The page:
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Surly Pugsley fatbike with BBHSD and 52V 13.5 ah Panasonic Shark Pack

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    Surly Pugsley fatbike with BBHSD and 52V 13.5 ah Panasonic Shark Pack

    My daily commute is 13 miles each way, and I found myself making excuses for driving my car instead of biking, especially with snow on the road. I own a Surly Pugsley fatbike that doesn't see much use, so converting the Pug to an eBike seemed like the perfect solution to create a monster commuting machine that can bomb through nearly any road/weather conditions.

    Donor bike: Surly Pugsley (with aftermarket rack):
    Click image for larger version

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    Finished build: Click image for larger version

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    I purchased the "Bafang BBSHD Mid Drive Ebike Kit" from LunaCycle including the following components:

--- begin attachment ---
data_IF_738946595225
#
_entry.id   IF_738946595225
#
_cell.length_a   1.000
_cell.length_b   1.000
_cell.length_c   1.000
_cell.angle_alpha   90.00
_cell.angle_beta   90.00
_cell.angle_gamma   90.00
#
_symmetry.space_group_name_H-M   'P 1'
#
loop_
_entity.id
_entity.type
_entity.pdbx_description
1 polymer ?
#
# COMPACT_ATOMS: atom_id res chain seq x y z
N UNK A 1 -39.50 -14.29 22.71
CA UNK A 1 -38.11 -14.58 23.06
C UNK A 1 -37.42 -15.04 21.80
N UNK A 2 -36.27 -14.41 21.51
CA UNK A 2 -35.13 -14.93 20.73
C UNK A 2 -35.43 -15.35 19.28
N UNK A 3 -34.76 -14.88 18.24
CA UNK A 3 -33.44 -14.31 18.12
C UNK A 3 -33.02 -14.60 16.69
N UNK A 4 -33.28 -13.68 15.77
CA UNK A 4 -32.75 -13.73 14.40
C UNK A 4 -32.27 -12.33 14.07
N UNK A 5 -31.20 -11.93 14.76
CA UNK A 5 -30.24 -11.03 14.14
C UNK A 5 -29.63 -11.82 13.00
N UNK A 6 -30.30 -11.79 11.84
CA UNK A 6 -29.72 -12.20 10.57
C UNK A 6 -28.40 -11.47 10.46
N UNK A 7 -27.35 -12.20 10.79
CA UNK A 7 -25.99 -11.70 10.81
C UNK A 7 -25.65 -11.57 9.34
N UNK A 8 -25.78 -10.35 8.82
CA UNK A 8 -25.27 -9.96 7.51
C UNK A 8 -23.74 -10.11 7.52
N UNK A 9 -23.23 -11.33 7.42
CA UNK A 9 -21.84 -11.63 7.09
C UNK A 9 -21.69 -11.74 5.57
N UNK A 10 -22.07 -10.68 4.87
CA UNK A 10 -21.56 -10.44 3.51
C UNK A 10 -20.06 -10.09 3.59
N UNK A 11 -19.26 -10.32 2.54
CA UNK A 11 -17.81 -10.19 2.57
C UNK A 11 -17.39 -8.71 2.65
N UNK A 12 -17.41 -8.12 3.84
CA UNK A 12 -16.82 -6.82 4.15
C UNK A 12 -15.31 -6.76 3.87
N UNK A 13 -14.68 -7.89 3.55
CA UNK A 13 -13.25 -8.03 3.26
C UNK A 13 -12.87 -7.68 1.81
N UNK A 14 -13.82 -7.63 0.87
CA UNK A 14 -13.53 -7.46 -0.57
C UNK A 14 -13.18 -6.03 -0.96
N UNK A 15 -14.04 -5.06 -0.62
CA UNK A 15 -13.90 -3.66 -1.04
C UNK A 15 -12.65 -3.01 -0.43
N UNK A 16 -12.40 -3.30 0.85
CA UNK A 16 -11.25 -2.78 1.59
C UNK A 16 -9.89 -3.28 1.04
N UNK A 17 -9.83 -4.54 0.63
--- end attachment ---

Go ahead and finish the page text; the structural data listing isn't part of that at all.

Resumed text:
* BBSHD 100mm motor
    * Luna Shark Pack 52v 13.5ah battery
    * Luna full color display
    * Stock 46t steel chain ring
    * Bafang eBrake levers
    * Bafang BBSxx Left Thumb Throttle
    * 52V 3amp Luna mini charger
    * Programming cable

    * Bottom Bracket/Lockring wrench

    Other items I needed for the build:
    Several small stainless washers, for the retaining bracket bolts (explanation below)


    The Pugsley has a 100mm bottom bracket, so I ordered the 100mm BBSHD. I thought the chainstay might interfere with the motor, and it did, but only slightly. There's a German guy on the internet who intentionally dented his chainstay with a hammer to work around this problem ... you do NOT need to do that! Here's what I did instead:

    The motor kit included several bottom bracket spacers. I used one of the ~2mm spacers to bump the motor out a few millimeters on the drivetrain side. This allowed the motor to clear the chainstay beautifully:
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    View from top, better view of motor and chainstay: Click image for larger version

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    This reduced the spacing between the retaining bracket and motor housing on the non-drivetrain side, so the ~5mm spacers included with the kit were now too thick. I substituted small ~2-3mm thick stainless-steel washers (purchased at local hardware store) and the retaining bracket tightened down nicely.

    Using the stock 46t steel chainring, this setup provided a chainline that is reasonably straight with the chain positioned in the middle gears of the cassette, which seems ideal for me:
    Click image for larger version